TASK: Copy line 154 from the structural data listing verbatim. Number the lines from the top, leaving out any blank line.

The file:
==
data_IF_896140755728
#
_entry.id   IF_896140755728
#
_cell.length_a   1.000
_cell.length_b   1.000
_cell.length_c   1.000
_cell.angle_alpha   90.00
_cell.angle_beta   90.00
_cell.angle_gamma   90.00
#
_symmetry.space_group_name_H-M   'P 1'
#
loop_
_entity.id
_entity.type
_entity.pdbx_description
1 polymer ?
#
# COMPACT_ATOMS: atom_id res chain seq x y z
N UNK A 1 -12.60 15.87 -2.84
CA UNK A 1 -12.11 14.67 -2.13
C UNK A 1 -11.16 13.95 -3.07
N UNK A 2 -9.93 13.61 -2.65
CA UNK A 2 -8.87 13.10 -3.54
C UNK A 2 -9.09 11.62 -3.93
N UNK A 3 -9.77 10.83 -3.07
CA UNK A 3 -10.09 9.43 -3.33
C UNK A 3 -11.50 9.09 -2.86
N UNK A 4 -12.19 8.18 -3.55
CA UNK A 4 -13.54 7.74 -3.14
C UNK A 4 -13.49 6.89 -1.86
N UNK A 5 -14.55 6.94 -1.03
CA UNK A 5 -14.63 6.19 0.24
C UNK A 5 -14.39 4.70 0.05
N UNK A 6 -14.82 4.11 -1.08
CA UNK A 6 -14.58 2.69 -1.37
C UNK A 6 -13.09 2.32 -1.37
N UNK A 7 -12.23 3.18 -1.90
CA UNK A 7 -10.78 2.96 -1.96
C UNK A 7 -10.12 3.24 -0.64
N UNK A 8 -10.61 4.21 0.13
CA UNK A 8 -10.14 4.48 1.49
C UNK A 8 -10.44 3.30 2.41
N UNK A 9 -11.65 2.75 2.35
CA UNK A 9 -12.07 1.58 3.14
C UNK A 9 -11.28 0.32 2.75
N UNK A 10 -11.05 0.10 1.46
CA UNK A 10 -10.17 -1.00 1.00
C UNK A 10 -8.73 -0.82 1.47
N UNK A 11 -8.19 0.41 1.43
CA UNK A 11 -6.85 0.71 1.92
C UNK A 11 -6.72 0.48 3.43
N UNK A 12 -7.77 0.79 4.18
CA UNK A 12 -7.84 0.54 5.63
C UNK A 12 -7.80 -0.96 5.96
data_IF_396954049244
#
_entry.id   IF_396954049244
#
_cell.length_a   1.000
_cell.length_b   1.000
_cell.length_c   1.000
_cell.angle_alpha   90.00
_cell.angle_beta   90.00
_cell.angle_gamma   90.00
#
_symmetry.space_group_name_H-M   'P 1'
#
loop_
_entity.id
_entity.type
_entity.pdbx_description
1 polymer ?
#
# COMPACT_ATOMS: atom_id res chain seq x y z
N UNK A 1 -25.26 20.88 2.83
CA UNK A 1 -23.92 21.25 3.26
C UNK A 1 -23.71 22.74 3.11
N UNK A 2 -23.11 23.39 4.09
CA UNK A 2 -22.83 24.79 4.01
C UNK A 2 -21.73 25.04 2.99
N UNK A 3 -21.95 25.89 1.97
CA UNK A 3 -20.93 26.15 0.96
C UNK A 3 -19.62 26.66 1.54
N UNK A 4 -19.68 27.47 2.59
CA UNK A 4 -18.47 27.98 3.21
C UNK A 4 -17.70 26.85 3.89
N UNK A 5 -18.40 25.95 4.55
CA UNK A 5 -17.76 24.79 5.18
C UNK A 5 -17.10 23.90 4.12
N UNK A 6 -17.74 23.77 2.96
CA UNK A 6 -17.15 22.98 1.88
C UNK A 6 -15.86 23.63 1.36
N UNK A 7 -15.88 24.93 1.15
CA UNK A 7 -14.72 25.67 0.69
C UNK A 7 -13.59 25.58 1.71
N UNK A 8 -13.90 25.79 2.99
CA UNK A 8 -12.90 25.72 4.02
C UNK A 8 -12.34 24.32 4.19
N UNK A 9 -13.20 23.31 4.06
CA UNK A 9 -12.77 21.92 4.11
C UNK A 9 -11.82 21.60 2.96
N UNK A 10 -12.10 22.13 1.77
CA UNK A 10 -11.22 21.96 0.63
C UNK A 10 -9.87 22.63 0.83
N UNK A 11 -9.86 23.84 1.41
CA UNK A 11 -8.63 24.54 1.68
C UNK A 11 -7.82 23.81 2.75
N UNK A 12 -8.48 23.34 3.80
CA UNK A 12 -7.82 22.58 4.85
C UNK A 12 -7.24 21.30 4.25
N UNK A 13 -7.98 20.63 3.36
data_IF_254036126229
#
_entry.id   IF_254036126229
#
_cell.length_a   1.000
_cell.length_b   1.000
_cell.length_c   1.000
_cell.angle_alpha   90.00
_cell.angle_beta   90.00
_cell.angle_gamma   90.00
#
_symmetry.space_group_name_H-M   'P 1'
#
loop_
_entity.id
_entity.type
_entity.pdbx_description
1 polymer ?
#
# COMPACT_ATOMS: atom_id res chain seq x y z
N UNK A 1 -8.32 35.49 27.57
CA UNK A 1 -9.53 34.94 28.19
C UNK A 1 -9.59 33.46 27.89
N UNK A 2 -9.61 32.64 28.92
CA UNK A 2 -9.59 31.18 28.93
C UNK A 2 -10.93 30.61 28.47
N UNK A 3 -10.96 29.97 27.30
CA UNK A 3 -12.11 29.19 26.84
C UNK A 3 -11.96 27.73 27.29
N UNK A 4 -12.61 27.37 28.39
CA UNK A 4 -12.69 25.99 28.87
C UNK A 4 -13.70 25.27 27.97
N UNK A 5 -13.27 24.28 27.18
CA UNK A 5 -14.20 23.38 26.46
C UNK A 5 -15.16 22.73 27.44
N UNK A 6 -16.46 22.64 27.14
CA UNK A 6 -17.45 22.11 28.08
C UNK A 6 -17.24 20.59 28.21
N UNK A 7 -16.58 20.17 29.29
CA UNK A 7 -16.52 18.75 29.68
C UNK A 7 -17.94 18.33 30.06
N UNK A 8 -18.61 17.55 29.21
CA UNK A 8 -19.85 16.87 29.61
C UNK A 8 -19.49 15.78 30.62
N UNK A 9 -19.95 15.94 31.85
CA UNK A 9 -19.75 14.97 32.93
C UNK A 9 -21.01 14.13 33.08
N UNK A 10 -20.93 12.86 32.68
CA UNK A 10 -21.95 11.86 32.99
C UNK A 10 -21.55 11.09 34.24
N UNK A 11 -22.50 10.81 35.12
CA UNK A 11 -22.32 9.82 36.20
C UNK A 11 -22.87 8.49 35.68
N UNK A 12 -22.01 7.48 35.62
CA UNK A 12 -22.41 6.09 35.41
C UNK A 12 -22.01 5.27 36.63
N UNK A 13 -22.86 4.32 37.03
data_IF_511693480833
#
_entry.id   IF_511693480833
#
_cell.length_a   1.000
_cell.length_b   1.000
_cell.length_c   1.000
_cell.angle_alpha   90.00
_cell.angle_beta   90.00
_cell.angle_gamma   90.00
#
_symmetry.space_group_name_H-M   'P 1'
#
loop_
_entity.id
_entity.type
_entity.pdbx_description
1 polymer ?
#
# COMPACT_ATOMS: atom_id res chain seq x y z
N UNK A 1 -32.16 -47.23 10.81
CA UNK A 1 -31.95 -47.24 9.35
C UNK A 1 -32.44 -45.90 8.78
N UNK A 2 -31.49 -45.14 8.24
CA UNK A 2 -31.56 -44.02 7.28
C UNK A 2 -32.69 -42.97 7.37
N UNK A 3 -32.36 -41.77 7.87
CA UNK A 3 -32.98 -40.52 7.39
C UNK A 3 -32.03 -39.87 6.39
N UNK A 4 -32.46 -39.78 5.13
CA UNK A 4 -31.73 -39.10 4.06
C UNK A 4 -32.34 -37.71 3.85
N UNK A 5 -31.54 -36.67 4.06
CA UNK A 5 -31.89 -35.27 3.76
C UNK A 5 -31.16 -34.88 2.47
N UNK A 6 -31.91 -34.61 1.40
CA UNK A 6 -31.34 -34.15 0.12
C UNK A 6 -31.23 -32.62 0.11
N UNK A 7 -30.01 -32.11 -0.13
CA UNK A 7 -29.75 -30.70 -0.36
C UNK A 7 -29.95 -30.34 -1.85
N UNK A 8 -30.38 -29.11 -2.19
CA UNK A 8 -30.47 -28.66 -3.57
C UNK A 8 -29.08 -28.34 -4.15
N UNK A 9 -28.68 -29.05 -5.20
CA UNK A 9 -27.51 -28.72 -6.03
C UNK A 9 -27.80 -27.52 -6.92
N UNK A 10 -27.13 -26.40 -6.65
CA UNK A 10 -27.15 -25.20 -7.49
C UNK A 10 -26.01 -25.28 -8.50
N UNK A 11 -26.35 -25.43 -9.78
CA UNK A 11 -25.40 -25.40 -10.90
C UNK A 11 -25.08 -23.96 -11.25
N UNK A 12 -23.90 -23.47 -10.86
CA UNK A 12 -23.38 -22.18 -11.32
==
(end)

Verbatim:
C UNK A 7 -17.94 18.33 30.06